Writing the 15-word ballot descriptions for measures on the Oregon ballot is not rocket science.

But just look at what Oregon’s attorney general’s office dreamed up.

Here’s a caption for a measure that may appear on the ballot next year: “Prohibits requiring union membership as condition of public employment; prohibits requiring ‘fair share’ fee payments.”

Can you tell what this measure would do?

Somewhat. But the phrasing in the second part sure sounds like the measure would be launching an attack on what’s fair. And that’s not fair to the ballot measure.

Next year, there is indeed likely to be a ballot measure that would prohibit public-employee unions from requiring workers to join the union or pay union fees.

In other words, a worker getting a state job, or a job at a city or a school district would not be required to join a union as a condition of employment and could not be required to pay the union a fee.

It’s a big deal for union supporters, who oppose it. It’s a big deal for others who believe people should not be required to join a union or pay union fees to get a job.

What’s important is getting the ballot description right. And as The Oregonian reported, neither side is happy with the way the attorney general’s office wrote that one.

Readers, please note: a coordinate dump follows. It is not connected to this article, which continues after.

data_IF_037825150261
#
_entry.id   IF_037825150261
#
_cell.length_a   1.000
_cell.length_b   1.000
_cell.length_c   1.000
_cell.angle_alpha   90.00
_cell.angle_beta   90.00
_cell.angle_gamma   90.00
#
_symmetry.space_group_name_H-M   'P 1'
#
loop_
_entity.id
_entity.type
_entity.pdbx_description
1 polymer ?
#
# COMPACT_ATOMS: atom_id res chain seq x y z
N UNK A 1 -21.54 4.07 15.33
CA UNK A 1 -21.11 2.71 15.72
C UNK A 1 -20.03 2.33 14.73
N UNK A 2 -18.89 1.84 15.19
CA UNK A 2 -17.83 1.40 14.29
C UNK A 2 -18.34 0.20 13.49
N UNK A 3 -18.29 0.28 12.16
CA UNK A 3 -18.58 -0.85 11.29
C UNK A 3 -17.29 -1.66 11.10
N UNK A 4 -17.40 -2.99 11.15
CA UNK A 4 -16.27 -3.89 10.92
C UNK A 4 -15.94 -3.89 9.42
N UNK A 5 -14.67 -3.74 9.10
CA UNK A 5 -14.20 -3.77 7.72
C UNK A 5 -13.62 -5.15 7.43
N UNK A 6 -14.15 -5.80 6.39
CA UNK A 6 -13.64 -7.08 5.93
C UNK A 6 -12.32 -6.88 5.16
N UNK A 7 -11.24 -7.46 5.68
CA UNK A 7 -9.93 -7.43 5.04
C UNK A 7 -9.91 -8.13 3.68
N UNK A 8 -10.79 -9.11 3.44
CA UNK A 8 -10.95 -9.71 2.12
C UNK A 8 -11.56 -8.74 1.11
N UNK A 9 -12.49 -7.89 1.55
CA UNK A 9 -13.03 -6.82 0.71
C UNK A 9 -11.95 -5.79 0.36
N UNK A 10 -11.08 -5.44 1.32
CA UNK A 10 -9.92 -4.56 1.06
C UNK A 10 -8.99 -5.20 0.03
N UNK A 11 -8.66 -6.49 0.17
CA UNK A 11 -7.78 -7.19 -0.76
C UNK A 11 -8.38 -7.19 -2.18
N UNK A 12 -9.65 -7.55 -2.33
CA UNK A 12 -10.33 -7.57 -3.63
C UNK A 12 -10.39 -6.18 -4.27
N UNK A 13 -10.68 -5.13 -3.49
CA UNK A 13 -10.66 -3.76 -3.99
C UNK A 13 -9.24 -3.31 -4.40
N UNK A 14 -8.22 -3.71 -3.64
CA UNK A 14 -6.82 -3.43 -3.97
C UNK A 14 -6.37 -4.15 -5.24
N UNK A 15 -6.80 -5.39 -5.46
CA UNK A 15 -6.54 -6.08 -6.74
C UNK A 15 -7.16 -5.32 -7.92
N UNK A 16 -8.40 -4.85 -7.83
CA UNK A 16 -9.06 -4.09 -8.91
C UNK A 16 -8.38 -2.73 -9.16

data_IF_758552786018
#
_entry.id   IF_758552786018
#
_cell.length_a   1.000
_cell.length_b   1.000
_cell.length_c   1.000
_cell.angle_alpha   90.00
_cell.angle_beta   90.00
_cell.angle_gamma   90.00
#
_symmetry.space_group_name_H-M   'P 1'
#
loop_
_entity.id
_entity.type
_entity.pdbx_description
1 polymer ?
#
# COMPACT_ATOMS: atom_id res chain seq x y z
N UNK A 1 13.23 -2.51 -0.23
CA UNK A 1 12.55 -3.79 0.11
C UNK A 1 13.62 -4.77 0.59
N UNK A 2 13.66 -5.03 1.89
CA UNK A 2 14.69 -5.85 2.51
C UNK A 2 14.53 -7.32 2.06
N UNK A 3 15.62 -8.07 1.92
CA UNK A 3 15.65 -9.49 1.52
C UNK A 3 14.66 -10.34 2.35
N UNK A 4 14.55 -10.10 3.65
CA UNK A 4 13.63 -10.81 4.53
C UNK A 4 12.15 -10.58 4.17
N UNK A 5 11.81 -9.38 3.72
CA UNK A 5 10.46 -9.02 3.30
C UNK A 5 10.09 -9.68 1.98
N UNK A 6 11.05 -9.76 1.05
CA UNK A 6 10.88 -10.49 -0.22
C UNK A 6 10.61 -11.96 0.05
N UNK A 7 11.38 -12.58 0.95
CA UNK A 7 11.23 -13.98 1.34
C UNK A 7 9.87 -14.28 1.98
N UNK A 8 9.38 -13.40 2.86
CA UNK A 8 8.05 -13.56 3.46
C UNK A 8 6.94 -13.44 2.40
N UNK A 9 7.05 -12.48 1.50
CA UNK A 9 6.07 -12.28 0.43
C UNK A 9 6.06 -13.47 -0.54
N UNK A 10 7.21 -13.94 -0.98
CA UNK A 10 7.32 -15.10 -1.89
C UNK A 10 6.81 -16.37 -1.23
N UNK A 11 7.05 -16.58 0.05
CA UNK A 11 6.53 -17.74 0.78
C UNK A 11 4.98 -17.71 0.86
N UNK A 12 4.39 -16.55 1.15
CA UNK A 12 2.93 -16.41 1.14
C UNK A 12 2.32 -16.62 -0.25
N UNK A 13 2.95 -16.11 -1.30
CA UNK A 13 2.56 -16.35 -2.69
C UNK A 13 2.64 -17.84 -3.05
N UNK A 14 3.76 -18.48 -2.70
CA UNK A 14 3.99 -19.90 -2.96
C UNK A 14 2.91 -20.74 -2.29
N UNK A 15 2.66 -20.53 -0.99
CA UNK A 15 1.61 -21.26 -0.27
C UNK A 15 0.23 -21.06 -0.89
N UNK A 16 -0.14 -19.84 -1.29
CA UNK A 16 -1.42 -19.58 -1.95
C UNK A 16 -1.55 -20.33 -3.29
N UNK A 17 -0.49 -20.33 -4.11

Jill Gibson Odell, the Washington County attorney and chief sponsor of the measure, wants either:

“Prohibits requiring public employees to either join union or pay fees as condition of employment” or “Prohibits requiring union membership or payment-in-lieu-of-dues as condition of employment.”

The first of those strikes us as far better than what the state crafted.

We could come up with far worse, but Margaret Olney, a Portland lawyer representing the president and chief lobbyist for the Oregon Education Association, has already done that.

“Allows public employees to receive union representation without paying costs; creates new ‘unfair labor practices.’ ”

That is about as loaded as you can get.

The attorney general’s office should let both sides make their arguments on this measure without directing voters toward a decision in the decription.